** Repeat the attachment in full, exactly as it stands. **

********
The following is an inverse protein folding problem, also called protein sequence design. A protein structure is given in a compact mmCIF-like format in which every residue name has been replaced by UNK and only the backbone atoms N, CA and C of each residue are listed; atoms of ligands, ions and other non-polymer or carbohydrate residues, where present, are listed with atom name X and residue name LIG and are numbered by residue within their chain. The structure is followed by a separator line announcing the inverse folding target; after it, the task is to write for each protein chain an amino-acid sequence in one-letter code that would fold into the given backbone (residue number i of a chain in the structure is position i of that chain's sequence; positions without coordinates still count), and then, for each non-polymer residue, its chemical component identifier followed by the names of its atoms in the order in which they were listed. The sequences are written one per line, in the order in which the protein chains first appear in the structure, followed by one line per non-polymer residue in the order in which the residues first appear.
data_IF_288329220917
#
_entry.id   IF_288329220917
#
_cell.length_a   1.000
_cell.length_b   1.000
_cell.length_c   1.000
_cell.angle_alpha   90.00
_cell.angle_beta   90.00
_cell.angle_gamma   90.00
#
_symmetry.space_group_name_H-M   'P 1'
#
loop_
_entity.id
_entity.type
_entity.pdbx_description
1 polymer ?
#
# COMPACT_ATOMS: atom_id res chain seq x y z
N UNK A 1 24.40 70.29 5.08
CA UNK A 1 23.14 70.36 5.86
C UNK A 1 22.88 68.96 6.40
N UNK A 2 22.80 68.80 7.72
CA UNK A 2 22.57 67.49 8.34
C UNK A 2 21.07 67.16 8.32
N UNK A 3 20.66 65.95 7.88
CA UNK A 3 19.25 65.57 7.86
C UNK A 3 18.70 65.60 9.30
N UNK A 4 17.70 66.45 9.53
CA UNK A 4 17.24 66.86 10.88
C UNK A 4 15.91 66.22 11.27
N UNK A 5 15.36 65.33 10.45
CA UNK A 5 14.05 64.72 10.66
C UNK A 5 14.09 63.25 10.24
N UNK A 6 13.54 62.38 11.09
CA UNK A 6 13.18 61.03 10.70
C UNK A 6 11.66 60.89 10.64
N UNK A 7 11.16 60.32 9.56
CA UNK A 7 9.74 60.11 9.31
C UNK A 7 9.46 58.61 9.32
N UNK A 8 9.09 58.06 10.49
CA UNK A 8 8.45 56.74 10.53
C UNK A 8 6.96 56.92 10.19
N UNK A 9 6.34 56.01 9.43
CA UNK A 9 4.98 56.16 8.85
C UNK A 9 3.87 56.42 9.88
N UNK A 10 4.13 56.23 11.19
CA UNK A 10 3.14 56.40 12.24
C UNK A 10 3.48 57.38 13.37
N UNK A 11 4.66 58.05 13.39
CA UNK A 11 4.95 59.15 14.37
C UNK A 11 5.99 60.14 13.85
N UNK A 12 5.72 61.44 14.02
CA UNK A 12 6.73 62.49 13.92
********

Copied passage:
The following is an inverse protein folding problem, also called protein sequence design. A protein structure is given in a compact mmCIF-like format in which every residue name has been replaced by UNK and only the backbone atoms N, CA and C of each residue are listed; atoms of ligands, ions and other non-polymer or carbohydrate residues, where present, are listed with atom name X and residue name LIG and are numbered by residue within their chain. The structure is followed by a separator line announcing the inverse folding target; after it, the task is to write for each protein chain an amino-acid sequence in one-letter code that would fold into the given backbone (residue number i of a chain in the structure is position i of that chain's sequence; positions without coordinates still count), and then, for each non-polymer residue, its chemical component identifier followed by the names of its atoms in the order in which they were listed. The sequences are written one per line, in the order in which the protein chains first appear in the structure, followed by one line per non-polymer residue in the order in which the residues first appear.
data_IF_288329220917
#
_entry.id   IF_288329220917
#
_cell.length_a   1.000
_cell.length_b   1.000
_cell.length_c   1.000
_cell.angle_alpha   90.00
_cell.angle_beta   90.00
_cell.angle_gamma   90.00
#
_symmetry.space_group_name_H-M   'P 1'
#
loop_
_entity.id
_entity.type
_entity.pdbx_description
1 polymer ?
#
# COMPACT_ATOMS: atom_id res chain seq x y z
N UNK A 1 24.40 70.29 5.08
CA UNK A 1 23.14 70.36 5.86
C UNK A 1 22.88 68.96 6.40
N UNK A 2 22.80 68.80 7.72
CA UNK A 2 22.57 67.49 8.34
C UNK A 2 21.07 67.16 8.32
N UNK A 3 20.66 65.95 7.88
CA UNK A 3 19.25 65.57 7.86
C UNK A 3 18.70 65.60 9.30
N UNK A 4 17.70 66.45 9.53
CA UNK A 4 17.24 66.86 10.88
C UNK A 4 15.91 66.22 11.27
N UNK A 5 15.36 65.33 10.45
CA UNK A 5 14.05 64.72 10.66
C UNK A 5 14.09 63.25 10.24
N UNK A 6 13.54 62.38 11.09
CA UNK A 6 13.18 61.03 10.70
C UNK A 6 11.66 60.89 10.64
N UNK A 7 11.16 60.32 9.56
CA UNK A 7 9.74 60.11 9.31
C UNK A 7 9.46 58.61 9.32
N UNK A 8 9.09 58.06 10.49
CA UNK A 8 8.45 56.74 10.53
C UNK A 8 6.96 56.92 10.19
N UNK A 9 6.34 56.01 9.43
CA UNK A 9 4.98 56.16 8.85
C UNK A 9 3.87 56.42 9.88
N UNK A 10 4.13 56.23 11.19
CA UNK A 10 3.14 56.40 12.24
C UNK A 10 3.48 57.38 13.37
N UNK A 11 4.66 58.05 13.39
CA UNK A 11 4.95 59.15 14.37
C UNK A 11 5.99 60.14 13.85
N UNK A 12 5.72 61.44 14.02
CA UNK A 12 6.73 62.49 13.92